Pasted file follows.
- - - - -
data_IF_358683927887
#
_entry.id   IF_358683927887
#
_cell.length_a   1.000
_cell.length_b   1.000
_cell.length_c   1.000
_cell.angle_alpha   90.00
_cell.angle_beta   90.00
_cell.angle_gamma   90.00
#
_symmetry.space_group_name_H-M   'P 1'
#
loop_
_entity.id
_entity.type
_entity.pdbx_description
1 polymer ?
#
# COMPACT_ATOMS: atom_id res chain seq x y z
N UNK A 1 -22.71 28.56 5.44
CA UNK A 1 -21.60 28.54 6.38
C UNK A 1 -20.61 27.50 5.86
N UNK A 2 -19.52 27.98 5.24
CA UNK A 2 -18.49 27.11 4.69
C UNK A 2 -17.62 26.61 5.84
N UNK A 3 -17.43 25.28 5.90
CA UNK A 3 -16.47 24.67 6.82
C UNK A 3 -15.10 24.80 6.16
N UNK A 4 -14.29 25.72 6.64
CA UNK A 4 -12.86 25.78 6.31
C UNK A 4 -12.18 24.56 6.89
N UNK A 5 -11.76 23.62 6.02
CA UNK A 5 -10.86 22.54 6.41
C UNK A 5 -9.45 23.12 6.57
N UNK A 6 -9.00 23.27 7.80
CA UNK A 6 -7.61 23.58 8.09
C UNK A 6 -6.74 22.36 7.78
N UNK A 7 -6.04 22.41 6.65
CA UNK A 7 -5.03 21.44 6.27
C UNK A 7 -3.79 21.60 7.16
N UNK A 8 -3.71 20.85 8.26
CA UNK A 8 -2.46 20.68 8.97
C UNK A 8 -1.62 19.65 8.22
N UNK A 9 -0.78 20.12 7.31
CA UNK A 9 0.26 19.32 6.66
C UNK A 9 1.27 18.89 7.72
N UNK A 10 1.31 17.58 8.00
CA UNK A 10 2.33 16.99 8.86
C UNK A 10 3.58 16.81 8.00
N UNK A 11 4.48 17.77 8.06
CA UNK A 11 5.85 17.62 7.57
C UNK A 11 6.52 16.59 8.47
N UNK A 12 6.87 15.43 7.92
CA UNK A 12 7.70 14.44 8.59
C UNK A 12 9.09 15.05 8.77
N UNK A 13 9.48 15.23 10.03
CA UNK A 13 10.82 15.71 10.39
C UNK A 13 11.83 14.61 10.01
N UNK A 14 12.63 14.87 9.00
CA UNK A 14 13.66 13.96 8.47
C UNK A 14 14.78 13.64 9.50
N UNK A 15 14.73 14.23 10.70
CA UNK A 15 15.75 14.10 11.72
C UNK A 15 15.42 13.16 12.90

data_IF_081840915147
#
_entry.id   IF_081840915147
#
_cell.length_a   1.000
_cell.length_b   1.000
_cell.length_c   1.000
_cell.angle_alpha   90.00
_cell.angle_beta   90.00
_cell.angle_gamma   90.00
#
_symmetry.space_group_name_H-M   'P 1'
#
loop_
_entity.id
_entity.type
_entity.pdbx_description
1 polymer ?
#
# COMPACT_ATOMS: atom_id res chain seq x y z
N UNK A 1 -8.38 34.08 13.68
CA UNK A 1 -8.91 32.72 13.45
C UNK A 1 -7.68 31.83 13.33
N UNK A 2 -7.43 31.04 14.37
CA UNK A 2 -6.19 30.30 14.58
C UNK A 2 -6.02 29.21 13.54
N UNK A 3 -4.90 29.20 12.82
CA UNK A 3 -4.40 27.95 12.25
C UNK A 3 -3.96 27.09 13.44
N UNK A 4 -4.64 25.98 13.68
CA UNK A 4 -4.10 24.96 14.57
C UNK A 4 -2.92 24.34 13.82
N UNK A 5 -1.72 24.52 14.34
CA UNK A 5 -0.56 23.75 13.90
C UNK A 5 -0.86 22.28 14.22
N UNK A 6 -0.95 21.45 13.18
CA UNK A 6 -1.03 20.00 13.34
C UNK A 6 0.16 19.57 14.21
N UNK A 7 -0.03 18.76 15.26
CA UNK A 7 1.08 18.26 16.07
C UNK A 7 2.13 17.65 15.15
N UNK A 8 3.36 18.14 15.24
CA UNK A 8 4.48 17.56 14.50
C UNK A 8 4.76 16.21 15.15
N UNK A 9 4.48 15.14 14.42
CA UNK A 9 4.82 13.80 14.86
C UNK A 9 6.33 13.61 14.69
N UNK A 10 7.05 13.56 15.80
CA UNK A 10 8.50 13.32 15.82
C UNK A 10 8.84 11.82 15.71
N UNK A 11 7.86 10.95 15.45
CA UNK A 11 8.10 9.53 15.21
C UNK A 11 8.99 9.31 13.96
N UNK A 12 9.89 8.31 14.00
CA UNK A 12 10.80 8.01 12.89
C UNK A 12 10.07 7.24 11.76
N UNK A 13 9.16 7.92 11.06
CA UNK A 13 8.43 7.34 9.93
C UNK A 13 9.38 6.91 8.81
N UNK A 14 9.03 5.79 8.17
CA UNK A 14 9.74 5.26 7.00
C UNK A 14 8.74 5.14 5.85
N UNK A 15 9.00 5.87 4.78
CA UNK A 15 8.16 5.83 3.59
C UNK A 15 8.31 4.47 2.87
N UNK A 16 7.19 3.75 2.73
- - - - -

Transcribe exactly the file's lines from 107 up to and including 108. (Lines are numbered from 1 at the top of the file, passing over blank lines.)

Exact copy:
N UNK A 8 3.36 18.14 15.24
CA UNK A 8 4.48 17.56 14.50